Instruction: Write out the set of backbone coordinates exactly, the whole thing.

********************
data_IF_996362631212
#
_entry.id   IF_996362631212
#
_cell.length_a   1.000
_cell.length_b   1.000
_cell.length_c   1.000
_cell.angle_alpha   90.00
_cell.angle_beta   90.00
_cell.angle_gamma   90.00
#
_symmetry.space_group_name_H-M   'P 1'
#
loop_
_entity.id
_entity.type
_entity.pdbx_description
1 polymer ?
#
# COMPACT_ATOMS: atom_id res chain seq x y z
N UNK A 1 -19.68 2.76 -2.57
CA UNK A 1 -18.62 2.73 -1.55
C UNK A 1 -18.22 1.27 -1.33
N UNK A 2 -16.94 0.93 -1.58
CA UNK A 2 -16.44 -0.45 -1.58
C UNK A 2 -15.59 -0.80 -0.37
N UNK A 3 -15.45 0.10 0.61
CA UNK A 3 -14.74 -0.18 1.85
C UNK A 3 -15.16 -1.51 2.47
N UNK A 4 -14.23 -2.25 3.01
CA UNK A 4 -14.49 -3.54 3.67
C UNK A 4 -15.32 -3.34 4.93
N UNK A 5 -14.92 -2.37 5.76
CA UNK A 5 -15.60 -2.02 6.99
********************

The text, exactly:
data_IF_996362631212
#
_entry.id   IF_996362631212
#
_cell.length_a   1.000
_cell.length_b   1.000
_cell.length_c   1.000
_cell.angle_alpha   90.00
_cell.angle_beta   90.00
_cell.angle_gamma   90.00
#
_symmetry.space_group_name_H-M   'P 1'
#
loop_
_entity.id
_entity.type
_entity.pdbx_description
1 polymer ?
#
# COMPACT_ATOMS: atom_id res chain seq x y z
N UNK A 1 -19.68 2.76 -2.57
CA UNK A 1 -18.62 2.73 -1.55
C UNK A 1 -18.22 1.27 -1.33
N UNK A 2 -16.94 0.93 -1.58
CA UNK A 2 -16.44 -0.45 -1.58
C UNK A 2 -15.59 -0.80 -0.37
N UNK A 3 -15.45 0.10 0.61
CA UNK A 3 -14.74 -0.18 1.85
C UNK A 3 -15.16 -1.51 2.47
N UNK A 4 -14.23 -2.25 3.01
CA UNK A 4 -14.49 -3.54 3.67
C UNK A 4 -15.32 -3.34 4.93
N UNK A 5 -14.92 -2.37 5.76
CA UNK A 5 -15.60 -2.02 6.99